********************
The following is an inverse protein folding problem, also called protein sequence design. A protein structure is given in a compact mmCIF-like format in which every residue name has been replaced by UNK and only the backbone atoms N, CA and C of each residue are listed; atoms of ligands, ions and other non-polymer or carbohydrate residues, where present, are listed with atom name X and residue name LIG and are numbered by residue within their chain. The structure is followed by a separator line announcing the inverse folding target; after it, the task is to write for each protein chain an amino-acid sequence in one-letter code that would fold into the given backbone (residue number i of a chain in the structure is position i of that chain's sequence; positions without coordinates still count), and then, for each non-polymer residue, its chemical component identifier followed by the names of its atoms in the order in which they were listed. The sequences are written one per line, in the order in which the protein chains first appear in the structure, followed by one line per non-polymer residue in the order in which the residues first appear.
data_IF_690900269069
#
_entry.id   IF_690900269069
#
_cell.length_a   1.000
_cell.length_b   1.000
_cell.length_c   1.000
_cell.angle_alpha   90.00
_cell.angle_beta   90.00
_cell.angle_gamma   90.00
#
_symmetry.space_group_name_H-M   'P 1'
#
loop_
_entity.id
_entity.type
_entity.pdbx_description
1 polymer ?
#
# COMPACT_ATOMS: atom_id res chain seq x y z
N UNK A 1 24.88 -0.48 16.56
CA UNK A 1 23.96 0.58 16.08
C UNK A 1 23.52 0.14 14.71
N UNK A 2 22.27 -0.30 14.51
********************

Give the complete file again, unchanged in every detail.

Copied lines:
The following is an inverse protein folding problem, also called protein sequence design. A protein structure is given in a compact mmCIF-like format in which every residue name has been replaced by UNK and only the backbone atoms N, CA and C of each residue are listed; atoms of ligands, ions and other non-polymer or carbohydrate residues, where present, are listed with atom name X and residue name LIG and are numbered by residue within their chain. The structure is followed by a separator line announcing the inverse folding target; after it, the task is to write for each protein chain an amino-acid sequence in one-letter code that would fold into the given backbone (residue number i of a chain in the structure is position i of that chain's sequence; positions without coordinates still count), and then, for each non-polymer residue, its chemical component identifier followed by the names of its atoms in the order in which they were listed. The sequences are written one per line, in the order in which the protein chains first appear in the structure, followed by one line per non-polymer residue in the order in which the residues first appear.
data_IF_690900269069
#
_entry.id   IF_690900269069
#
_cell.length_a   1.000
_cell.length_b   1.000
_cell.length_c   1.000
_cell.angle_alpha   90.00
_cell.angle_beta   90.00
_cell.angle_gamma   90.00
#
_symmetry.space_group_name_H-M   'P 1'
#
loop_
_entity.id
_entity.type
_entity.pdbx_description
1 polymer ?
#
# COMPACT_ATOMS: atom_id res chain seq x y z
N UNK A 1 24.88 -0.48 16.56
CA UNK A 1 23.96 0.58 16.08
C UNK A 1 23.52 0.14 14.71
N UNK A 2 22.27 -0.30 14.51